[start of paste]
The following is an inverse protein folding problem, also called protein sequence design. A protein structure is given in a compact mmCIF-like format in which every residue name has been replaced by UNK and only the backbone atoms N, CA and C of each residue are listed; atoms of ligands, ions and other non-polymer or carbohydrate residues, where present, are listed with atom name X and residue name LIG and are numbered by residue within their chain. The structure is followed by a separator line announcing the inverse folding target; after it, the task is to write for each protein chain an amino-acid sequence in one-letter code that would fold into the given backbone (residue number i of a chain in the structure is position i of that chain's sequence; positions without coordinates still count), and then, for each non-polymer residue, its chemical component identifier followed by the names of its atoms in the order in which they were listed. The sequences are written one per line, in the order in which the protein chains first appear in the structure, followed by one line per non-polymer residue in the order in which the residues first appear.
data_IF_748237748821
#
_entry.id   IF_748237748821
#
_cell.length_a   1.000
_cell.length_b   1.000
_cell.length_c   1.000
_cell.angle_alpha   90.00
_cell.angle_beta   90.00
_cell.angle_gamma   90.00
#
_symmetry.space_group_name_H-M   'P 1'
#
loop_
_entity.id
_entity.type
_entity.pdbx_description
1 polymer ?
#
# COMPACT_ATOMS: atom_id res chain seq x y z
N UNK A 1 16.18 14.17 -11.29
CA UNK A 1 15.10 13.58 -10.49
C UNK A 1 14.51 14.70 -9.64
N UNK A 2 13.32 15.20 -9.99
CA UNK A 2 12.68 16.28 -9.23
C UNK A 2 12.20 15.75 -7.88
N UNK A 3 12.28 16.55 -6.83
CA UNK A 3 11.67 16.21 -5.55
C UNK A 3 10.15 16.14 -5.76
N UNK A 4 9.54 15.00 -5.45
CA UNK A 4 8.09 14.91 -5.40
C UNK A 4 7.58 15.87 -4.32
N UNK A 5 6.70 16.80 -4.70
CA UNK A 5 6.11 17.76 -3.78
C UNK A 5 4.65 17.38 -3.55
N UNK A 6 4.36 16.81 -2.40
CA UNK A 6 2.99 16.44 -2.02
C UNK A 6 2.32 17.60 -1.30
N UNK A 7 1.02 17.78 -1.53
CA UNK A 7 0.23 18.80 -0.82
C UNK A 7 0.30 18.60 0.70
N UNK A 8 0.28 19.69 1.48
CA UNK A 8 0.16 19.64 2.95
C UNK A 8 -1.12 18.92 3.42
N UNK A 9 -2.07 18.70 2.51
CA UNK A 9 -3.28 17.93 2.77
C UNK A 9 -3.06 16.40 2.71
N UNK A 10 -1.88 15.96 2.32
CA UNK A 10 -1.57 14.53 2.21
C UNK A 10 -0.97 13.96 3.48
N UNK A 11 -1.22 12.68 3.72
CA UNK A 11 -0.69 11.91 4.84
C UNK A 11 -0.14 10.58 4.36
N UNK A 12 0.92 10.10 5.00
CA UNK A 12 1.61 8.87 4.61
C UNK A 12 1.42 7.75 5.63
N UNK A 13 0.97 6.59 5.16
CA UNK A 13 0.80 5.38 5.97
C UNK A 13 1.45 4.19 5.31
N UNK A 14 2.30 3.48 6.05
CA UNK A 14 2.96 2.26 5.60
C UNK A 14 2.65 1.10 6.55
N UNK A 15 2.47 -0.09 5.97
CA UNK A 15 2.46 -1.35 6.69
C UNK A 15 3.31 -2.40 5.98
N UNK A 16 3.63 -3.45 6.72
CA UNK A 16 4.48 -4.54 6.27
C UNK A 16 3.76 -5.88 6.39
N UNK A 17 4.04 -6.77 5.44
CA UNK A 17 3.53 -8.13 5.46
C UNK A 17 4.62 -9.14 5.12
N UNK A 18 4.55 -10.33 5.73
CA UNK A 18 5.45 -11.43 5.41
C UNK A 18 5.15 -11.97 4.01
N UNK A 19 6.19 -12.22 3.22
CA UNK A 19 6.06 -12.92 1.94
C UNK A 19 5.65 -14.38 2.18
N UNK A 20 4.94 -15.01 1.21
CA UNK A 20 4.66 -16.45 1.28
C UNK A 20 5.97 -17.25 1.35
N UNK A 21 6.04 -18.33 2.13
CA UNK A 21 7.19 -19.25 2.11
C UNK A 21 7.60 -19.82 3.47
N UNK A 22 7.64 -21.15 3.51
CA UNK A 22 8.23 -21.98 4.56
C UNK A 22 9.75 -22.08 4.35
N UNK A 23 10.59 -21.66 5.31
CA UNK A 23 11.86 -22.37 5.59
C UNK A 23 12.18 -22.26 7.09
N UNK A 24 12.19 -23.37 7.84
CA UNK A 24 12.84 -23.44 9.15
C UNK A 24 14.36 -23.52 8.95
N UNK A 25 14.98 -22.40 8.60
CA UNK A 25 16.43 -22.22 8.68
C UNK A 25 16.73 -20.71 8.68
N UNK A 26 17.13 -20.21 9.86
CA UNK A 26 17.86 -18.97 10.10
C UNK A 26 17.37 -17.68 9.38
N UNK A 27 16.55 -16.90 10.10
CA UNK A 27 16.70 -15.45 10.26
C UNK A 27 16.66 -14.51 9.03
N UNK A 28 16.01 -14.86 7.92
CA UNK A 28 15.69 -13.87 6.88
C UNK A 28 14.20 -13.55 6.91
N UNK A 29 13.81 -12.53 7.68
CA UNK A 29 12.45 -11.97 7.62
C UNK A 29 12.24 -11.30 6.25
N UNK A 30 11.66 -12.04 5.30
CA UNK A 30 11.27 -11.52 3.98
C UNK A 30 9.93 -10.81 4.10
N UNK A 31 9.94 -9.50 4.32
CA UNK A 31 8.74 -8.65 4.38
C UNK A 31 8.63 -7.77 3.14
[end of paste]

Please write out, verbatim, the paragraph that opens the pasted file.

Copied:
The following is an inverse protein folding problem, also called protein sequence design. A protein structure is given in a compact mmCIF-like format in which every residue name has been replaced by UNK and only the backbone atoms N, CA and C of each residue are listed; atoms of ligands, ions and other non-polymer or carbohydrate residues, where present, are listed with atom name X and residue name LIG and are numbered by residue within their chain. The structure is followed by a separator line announcing the inverse folding target; after it, the task is to write for each protein chain an amino-acid sequence in one-letter code that would fold into the given backbone (residue number i of a chain in the structure is position i of that chain's sequence; positions without coordinates still count), and then, for each non-polymer residue, its chemical component identifier followed by the names of its atoms in the order in which they were listed. The sequences are written one per line, in the order in which the protein chains first appear in the structure, followed by one line per non-polymer residue in the order in which the residues first appear.